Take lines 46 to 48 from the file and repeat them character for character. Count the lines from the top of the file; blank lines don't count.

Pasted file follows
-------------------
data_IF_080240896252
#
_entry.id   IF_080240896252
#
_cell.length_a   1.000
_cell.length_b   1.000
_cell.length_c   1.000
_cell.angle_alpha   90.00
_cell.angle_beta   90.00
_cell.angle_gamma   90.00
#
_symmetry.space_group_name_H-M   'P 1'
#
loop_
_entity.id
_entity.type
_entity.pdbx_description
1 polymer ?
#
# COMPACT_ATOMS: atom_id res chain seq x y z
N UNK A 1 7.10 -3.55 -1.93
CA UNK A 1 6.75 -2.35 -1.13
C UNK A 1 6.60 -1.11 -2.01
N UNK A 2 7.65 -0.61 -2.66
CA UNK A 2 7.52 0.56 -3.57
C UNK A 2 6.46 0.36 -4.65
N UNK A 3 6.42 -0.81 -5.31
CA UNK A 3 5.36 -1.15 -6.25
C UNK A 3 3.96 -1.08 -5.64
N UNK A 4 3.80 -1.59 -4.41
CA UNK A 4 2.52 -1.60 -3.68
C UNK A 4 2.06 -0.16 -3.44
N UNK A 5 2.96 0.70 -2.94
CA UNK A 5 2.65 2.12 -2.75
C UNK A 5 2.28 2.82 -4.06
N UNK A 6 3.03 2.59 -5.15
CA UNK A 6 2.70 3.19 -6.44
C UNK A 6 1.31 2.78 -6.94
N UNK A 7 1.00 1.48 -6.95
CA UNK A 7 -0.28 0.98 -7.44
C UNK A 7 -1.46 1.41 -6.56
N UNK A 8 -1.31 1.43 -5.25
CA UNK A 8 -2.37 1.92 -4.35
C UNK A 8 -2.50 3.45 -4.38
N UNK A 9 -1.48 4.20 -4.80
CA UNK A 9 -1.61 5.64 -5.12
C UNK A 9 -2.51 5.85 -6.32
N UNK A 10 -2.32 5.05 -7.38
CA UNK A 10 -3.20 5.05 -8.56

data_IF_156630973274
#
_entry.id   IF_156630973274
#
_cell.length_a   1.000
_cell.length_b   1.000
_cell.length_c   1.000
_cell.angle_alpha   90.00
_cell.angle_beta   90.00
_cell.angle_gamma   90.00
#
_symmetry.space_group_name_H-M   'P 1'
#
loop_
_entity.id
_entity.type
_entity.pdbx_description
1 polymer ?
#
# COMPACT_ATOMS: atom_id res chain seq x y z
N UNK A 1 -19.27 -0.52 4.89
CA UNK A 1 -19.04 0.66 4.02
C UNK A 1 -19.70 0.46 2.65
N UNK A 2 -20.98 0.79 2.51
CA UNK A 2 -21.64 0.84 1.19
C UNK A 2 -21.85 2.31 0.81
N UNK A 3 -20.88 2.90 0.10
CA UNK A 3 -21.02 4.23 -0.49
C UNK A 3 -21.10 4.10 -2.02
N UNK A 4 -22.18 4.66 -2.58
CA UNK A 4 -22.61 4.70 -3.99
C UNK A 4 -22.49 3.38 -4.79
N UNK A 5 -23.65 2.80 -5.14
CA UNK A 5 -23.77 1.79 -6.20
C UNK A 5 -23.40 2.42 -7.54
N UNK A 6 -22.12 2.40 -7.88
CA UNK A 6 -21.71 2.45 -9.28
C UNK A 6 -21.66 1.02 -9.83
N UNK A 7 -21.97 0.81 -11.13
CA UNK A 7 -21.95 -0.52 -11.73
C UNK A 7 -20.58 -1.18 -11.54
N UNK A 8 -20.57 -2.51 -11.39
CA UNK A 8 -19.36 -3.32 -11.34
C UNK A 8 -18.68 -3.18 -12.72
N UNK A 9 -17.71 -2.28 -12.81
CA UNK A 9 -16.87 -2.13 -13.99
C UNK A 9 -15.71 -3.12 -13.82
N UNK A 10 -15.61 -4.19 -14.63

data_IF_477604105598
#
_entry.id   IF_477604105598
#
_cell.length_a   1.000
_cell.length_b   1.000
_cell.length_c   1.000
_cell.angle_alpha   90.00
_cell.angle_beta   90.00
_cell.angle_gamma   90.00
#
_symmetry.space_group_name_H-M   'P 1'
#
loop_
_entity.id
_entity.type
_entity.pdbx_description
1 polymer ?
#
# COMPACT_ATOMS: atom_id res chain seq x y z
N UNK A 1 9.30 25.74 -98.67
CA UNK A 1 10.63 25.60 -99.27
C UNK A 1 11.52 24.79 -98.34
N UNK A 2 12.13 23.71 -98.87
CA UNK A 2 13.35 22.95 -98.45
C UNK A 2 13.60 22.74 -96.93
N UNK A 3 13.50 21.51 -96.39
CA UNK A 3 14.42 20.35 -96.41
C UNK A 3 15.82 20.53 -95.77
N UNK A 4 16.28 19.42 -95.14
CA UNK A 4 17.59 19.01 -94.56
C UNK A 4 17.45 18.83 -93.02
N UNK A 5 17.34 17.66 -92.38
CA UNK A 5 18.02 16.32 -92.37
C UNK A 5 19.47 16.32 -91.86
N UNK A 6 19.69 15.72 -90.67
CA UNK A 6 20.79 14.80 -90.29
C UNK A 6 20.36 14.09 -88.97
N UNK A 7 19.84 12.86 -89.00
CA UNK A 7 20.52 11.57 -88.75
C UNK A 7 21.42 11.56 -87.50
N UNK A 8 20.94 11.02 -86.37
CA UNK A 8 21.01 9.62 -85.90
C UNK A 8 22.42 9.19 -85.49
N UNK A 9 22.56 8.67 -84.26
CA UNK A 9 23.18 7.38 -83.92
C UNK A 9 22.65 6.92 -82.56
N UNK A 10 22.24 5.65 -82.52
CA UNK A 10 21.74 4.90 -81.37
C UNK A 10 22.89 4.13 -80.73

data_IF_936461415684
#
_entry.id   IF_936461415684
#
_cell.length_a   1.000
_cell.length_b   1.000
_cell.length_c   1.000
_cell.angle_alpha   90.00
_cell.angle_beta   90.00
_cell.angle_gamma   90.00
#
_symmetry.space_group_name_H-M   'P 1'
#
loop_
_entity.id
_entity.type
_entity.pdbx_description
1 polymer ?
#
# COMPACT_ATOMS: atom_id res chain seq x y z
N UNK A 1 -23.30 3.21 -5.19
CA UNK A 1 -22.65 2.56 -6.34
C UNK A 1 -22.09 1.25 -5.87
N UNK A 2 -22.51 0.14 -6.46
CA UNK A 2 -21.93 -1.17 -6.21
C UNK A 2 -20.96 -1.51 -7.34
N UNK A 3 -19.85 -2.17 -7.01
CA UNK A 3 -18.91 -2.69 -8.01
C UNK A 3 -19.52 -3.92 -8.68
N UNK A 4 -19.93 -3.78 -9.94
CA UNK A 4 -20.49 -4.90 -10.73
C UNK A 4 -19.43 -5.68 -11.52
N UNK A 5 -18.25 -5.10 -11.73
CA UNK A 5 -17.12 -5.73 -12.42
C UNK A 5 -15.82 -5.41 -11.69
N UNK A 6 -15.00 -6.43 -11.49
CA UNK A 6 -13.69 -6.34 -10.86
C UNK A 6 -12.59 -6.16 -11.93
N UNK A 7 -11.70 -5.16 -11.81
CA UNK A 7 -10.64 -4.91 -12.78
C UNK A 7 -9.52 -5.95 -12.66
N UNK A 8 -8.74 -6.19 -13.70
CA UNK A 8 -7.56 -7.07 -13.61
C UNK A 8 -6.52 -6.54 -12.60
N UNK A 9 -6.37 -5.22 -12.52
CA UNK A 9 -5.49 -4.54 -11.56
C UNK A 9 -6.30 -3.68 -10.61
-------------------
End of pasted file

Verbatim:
CA UNK A 9 -1.61 5.64 -5.12
C UNK A 9 -2.51 5.85 -6.32
N UNK A 10 -2.32 5.05 -7.38